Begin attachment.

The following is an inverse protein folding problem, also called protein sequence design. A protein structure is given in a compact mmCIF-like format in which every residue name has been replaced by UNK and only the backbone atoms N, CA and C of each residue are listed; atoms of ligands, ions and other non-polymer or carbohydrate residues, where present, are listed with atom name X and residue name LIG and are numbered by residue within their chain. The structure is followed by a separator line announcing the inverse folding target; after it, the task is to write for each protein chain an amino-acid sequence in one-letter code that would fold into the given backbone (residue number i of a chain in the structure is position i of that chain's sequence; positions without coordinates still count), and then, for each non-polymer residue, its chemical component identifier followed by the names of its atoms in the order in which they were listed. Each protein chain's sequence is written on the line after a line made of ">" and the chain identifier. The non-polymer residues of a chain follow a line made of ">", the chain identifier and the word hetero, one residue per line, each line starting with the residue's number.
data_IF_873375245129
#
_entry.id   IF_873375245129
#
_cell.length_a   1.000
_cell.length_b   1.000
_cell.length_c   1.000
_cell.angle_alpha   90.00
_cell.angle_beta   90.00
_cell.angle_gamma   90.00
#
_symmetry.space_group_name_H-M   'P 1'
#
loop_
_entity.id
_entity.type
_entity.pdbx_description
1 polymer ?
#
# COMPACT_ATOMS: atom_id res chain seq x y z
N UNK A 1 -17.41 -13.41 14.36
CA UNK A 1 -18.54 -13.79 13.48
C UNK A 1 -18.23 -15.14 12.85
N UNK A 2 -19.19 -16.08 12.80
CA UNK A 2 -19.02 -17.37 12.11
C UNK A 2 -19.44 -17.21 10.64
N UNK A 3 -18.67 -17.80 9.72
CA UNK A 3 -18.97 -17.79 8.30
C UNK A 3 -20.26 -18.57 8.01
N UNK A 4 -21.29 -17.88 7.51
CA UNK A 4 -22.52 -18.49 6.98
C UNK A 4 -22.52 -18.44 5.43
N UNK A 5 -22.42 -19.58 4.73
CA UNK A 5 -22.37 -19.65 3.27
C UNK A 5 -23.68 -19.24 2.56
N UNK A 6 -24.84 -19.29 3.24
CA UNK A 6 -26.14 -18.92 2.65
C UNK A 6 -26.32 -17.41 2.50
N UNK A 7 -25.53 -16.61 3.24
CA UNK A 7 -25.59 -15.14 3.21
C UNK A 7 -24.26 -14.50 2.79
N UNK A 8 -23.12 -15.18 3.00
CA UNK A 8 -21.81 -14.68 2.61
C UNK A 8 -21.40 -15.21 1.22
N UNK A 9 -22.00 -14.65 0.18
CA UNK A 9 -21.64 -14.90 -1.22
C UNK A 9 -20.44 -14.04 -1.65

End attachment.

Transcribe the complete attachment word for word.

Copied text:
The following is an inverse protein folding problem, also called protein sequence design. A protein structure is given in a compact mmCIF-like format in which every residue name has been replaced by UNK and only the backbone atoms N, CA and C of each residue are listed; atoms of ligands, ions and other non-polymer or carbohydrate residues, where present, are listed with atom name X and residue name LIG and are numbered by residue within their chain. The structure is followed by a separator line announcing the inverse folding target; after it, the task is to write for each protein chain an amino-acid sequence in one-letter code that would fold into the given backbone (residue number i of a chain in the structure is position i of that chain's sequence; positions without coordinates still count), and then, for each non-polymer residue, its chemical component identifier followed by the names of its atoms in the order in which they were listed. Each protein chain's sequence is written on the line after a line made of ">" and the chain identifier. The non-polymer residues of a chain follow a line made of ">", the chain identifier and the word hetero, one residue per line, each line starting with the residue's number.
data_IF_873375245129
#
_entry.id   IF_873375245129
#
_cell.length_a   1.000
_cell.length_b   1.000
_cell.length_c   1.000
_cell.angle_alpha   90.00
_cell.angle_beta   90.00
_cell.angle_gamma   90.00
#
_symmetry.space_group_name_H-M   'P 1'
#
loop_
_entity.id
_entity.type
_entity.pdbx_description
1 polymer ?
#
# COMPACT_ATOMS: atom_id res chain seq x y z
N UNK A 1 -17.41 -13.41 14.36
CA UNK A 1 -18.54 -13.79 13.48
C UNK A 1 -18.23 -15.14 12.85
N UNK A 2 -19.19 -16.08 12.80
CA UNK A 2 -19.02 -17.37 12.11
C UNK A 2 -19.44 -17.21 10.64
N UNK A 3 -18.67 -17.80 9.72
CA UNK A 3 -18.97 -17.79 8.30
C UNK A 3 -20.26 -18.57 8.01
N UNK A 4 -21.29 -17.88 7.51
CA UNK A 4 -22.52 -18.49 6.98
C UNK A 4 -22.52 -18.44 5.43
N UNK A 5 -22.42 -19.58 4.73
CA UNK A 5 -22.37 -19.65 3.27
C UNK A 5 -23.68 -19.24 2.56
N UNK A 6 -24.84 -19.29 3.24
CA UNK A 6 -26.14 -18.92 2.65
C UNK A 6 -26.32 -17.41 2.50
N UNK A 7 -25.53 -16.61 3.24
CA UNK A 7 -25.59 -15.14 3.21
C UNK A 7 -24.26 -14.50 2.79
N UNK A 8 -23.12 -15.18 3.00
CA UNK A 8 -21.81 -14.68 2.61
C UNK A 8 -21.40 -15.21 1.22
N UNK A 9 -22.00 -14.65 0.18
CA UNK A 9 -21.64 -14.90 -1.22
C UNK A 9 -20.44 -14.04 -1.65